Manufacturing and Related Services

Reports from First District manufacturing contacts were mixed, but revenues increased modestly on balance. One manufacturer reported an abrupt decline in sales linked to the recent downturn in the semiconductor industry. A manufacturer of testing equipment said that sales were stable but short of expectations, in part related to slumping smartphone sales. A contact serving the scientific and life sciences industries said that revenue growth had returned to robust, prepandemic levels, in part owing to strong demand from China, although some of the firm's customers became more cautious in their spending. None of our contacts reported revisions to their capital expenditure plans. However, one contact heard that smaller peer firms were pulling back on spending on concerns about financing in the wake of recent bank failures. Looking ahead, contacts ranged from cautiously optimistic to very optimistic

Staffing Services

First District staffing contacts reported modest declines in revenue on balance through the second quarter of 2023, driven by decreased labor demand across many roles. Nonetheless, one firm reported sharply higher revenues from hiring for skilled manufacturing and engineering positions. Contacts described the recent slowdown in demand for staffing services as the continuation of a trend that began in late 2022 and that is expected to continue through the end of 2023. Contacts described the overall environment as one of caution, as firms anticipated a modest contraction in the economy. One contact noted further that demand for legal support roles had decreased, suggesting (in their view) that mergers and acquisitions might be slowing. Regarding the outlook, staffing firms expected their own revenues to hold relatively steady even with the anticipated further contractions in hiring.

Commercial Real Estate

In the First District, the commercial real estate market experienced a moderate decline in activity since April. In the industrial class, rents continued to level off and leasing began to slow due to a lack of available space. The office class saw a further slowing of deal flow, now impacting both the suburban and urban markets. Office rents were mostly stable but tenant allowances and other concessions increased further. The retail class was reportedly experiencing mixed conditions, with grocery-anchored and big-box retail spaces performing the best and the worst, respectively. On average, however, retail rents and leasing activity were unchanged since April. Across property types, investment sales slowed to a trickle and there was no new construction of note, facts attributed largely to financing difficulties. Looking ahead, contacts expected further declines in leasing and investment activity in both the office and retail property markets, with the office sector having the weaker outlook of the two. The industrial class is expected to see relatively stable activity, other than experiencing limited access to credit to finance new construction.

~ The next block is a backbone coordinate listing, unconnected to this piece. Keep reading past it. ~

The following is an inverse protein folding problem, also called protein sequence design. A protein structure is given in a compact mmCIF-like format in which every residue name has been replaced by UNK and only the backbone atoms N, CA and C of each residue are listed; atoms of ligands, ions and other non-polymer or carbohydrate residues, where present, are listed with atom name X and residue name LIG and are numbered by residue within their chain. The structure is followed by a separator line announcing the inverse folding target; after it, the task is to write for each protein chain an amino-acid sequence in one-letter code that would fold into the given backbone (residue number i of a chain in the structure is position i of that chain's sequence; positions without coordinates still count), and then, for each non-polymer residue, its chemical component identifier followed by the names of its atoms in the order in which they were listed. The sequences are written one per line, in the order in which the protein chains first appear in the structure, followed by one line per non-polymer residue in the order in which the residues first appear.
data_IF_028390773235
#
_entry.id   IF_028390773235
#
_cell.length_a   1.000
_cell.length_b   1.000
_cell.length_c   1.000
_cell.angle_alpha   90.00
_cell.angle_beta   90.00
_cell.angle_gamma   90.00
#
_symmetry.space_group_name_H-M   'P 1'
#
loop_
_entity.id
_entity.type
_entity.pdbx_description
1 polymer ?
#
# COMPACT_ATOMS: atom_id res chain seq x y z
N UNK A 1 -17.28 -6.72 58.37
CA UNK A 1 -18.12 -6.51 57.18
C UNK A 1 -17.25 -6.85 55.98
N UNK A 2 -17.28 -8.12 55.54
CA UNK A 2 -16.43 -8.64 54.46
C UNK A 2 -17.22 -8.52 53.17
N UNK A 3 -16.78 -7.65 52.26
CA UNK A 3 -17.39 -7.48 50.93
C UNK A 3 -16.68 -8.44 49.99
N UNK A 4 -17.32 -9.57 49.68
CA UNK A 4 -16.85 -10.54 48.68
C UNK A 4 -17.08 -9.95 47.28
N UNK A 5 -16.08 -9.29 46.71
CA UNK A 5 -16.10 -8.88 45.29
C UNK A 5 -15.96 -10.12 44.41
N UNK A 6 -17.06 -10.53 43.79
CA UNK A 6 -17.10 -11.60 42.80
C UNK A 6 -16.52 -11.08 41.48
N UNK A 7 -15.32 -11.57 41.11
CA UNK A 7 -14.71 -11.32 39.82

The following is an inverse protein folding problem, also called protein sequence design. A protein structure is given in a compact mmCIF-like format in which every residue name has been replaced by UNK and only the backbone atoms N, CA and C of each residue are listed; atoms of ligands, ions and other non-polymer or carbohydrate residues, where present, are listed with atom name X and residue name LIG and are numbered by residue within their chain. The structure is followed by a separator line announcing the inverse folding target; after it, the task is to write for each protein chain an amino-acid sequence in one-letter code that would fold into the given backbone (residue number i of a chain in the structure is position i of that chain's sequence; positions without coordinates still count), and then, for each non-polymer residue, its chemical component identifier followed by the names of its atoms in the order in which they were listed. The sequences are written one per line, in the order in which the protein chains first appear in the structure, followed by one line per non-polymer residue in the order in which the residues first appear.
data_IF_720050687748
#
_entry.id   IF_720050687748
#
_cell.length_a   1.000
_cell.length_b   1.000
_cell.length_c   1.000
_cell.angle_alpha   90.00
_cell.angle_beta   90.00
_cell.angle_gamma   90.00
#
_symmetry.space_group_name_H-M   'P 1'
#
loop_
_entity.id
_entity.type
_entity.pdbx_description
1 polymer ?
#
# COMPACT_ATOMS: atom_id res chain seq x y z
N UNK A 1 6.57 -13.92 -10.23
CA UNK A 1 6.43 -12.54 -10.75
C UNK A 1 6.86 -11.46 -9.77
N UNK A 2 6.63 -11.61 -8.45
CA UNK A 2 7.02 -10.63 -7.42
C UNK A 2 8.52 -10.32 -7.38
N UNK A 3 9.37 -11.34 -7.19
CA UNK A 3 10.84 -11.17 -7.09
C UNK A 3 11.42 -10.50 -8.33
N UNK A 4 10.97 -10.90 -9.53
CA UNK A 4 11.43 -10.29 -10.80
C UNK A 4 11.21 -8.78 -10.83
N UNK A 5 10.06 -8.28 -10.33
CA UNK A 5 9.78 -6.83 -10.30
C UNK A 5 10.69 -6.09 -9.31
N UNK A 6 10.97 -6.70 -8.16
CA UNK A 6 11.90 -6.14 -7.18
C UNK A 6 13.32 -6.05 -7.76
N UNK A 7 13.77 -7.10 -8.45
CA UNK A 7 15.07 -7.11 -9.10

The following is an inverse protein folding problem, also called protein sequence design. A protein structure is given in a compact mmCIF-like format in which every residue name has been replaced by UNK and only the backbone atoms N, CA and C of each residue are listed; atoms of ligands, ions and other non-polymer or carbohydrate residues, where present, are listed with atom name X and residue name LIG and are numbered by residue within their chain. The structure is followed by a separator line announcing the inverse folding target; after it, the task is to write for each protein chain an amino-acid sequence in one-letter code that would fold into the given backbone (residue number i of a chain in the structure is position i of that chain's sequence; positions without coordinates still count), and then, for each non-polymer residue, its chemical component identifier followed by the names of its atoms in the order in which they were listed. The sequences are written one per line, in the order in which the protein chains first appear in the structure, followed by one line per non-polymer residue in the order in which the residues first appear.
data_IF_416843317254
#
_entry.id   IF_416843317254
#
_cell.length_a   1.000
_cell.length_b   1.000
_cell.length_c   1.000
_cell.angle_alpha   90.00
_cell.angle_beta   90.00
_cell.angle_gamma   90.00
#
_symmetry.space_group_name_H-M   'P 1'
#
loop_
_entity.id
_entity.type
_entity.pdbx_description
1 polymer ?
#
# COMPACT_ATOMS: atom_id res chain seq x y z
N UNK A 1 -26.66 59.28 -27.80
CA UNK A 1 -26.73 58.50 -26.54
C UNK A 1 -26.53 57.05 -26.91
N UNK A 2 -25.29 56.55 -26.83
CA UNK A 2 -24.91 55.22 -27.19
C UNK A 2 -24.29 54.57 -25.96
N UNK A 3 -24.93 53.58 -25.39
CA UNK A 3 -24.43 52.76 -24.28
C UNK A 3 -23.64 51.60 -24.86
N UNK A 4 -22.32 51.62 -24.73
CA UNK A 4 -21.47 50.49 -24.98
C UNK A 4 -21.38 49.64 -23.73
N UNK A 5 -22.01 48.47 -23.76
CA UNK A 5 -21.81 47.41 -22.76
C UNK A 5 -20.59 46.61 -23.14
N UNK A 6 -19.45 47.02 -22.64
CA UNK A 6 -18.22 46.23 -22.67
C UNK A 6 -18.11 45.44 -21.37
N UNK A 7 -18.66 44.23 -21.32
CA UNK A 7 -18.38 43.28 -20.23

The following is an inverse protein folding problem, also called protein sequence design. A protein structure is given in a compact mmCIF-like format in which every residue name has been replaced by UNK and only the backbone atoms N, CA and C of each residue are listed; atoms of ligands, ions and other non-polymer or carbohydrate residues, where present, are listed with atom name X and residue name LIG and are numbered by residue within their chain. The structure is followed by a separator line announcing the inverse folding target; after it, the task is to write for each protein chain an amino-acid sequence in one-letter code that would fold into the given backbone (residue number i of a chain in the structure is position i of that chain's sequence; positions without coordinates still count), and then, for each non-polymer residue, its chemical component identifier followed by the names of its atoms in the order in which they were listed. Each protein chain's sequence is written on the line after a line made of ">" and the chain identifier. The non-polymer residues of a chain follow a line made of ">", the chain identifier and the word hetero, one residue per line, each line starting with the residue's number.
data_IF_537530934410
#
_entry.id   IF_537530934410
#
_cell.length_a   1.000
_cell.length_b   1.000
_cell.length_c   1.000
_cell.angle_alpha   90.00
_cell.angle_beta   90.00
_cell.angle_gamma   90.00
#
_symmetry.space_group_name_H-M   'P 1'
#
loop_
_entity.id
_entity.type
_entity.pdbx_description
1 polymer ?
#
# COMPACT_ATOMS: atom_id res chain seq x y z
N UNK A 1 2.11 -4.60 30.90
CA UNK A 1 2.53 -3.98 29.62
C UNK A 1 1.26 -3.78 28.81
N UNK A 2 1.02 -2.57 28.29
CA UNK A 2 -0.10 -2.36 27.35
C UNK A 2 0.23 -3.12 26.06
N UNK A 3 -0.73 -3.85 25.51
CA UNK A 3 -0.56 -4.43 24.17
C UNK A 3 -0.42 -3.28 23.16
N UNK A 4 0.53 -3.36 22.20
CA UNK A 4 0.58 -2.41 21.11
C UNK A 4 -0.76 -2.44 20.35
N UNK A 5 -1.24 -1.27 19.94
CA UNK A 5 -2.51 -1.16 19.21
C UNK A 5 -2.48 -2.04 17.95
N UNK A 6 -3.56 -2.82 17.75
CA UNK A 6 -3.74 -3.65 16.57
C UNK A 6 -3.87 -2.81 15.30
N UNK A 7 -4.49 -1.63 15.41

Residential Real Estate

First District residential real estate sales ticked up slightly in March and April (the latest months for which data were available) in line with seasonal patterns, but continued to fall well short of year-earlier levels. Contacts around the District attributed the still-low sales numbers more to low inventories than to weak demand, as slightly lower mortgage rates helped bring more buyers to the market. Indeed, the Boston area enjoyed an above-average surge in single-family sales in March thanks to an uptick in inventories, and contacts reported a rise in instances of multiple offers and buyer concessions such as the waiving of inspections. Inventories were otherwise quite mixed, falling significantly from a year earlier in Massachusetts (outside of Boston) and Vermont, and down more modestly or flat elsewhere in the District. House price appreciation slowed on average but remained slightly positive, with the exception that home prices in Massachusetts (not including Boston) experienced modest declines from a year earlier. The modest price growth in the Boston area marked a reversal of trend from the preceding few months. Contacts anticipated that, despite healthy buyer demand, home sales would likely experience only a modest seasonal increase moving forward, owing to extremely low inventory levels.